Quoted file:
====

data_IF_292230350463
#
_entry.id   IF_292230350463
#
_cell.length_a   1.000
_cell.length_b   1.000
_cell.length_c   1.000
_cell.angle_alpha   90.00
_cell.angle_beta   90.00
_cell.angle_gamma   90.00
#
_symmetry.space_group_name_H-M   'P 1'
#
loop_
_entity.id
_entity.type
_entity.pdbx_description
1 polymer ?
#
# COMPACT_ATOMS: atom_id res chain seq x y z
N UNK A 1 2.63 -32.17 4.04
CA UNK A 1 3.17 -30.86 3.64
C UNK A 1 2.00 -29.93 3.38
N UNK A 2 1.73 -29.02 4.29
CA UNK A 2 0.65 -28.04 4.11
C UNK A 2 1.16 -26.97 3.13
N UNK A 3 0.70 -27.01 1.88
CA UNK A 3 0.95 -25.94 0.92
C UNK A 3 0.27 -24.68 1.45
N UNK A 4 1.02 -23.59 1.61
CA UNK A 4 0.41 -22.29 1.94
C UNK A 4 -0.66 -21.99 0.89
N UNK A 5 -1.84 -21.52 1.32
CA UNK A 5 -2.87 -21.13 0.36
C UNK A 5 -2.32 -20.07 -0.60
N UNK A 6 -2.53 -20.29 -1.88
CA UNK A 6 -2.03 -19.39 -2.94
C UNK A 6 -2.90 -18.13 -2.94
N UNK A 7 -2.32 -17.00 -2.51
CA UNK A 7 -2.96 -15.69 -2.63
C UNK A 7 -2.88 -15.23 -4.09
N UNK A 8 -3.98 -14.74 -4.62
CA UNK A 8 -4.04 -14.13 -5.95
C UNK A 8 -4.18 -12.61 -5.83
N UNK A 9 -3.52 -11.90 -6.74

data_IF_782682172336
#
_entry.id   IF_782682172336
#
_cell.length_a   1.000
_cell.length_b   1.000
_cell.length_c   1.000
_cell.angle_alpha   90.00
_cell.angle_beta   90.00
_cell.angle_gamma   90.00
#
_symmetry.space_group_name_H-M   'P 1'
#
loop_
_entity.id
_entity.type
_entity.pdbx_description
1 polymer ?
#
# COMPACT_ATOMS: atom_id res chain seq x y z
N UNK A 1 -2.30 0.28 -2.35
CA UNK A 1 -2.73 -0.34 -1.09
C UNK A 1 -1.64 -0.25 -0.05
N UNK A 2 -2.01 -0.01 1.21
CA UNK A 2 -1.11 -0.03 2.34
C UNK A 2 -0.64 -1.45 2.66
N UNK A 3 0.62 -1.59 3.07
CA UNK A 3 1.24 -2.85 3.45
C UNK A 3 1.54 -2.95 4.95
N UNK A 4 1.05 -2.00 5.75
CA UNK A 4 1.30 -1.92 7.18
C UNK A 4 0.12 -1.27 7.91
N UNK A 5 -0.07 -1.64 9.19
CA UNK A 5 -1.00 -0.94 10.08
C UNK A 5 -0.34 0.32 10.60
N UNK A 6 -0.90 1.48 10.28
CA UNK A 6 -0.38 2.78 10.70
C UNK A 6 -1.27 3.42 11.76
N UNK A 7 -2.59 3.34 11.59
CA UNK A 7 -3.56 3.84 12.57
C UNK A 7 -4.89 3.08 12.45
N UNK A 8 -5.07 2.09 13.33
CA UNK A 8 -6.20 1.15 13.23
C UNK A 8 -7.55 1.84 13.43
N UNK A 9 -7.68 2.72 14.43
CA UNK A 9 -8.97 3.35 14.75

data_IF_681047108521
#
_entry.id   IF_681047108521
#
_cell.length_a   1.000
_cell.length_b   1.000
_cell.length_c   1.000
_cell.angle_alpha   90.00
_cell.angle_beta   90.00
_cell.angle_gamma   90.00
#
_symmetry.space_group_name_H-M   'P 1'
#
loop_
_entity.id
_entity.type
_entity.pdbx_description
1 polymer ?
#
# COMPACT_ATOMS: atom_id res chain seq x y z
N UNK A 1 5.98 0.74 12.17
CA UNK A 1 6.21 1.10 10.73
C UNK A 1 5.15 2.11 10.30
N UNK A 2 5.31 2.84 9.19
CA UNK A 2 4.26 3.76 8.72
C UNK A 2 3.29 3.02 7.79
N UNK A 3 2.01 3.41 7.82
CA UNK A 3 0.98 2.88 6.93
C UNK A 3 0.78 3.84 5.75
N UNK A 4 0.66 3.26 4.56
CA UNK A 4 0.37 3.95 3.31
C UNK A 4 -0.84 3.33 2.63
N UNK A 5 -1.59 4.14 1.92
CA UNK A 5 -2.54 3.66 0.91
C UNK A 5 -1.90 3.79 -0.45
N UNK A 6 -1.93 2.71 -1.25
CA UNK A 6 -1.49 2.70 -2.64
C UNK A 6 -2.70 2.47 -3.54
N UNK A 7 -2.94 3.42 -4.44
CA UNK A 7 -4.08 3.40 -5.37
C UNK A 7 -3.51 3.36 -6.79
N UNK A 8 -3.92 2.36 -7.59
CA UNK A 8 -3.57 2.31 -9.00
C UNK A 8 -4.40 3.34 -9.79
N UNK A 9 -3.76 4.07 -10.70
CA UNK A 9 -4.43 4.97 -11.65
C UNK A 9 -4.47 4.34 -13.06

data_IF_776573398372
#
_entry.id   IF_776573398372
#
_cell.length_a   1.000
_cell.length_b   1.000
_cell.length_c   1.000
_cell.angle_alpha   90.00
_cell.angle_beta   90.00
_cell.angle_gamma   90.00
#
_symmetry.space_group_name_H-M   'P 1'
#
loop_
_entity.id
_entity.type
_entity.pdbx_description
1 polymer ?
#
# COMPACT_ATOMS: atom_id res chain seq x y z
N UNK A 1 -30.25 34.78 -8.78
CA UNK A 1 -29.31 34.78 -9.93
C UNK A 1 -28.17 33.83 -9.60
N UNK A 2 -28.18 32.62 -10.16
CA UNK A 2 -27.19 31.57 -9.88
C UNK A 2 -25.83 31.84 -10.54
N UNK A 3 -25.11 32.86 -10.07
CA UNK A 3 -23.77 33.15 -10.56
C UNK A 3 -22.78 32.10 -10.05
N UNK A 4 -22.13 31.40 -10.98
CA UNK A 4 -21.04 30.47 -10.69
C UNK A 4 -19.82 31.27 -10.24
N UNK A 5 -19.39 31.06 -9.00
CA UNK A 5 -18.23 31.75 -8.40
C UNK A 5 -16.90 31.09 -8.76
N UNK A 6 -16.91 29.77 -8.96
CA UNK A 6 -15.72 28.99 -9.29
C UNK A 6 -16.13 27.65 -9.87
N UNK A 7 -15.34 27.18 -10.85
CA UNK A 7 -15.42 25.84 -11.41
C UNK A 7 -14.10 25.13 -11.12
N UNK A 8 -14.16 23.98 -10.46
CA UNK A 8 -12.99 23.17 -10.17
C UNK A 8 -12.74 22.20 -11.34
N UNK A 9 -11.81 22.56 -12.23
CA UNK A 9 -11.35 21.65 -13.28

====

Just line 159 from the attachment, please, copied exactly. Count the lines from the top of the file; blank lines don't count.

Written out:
N UNK A 1 -30.25 34.78 -8.78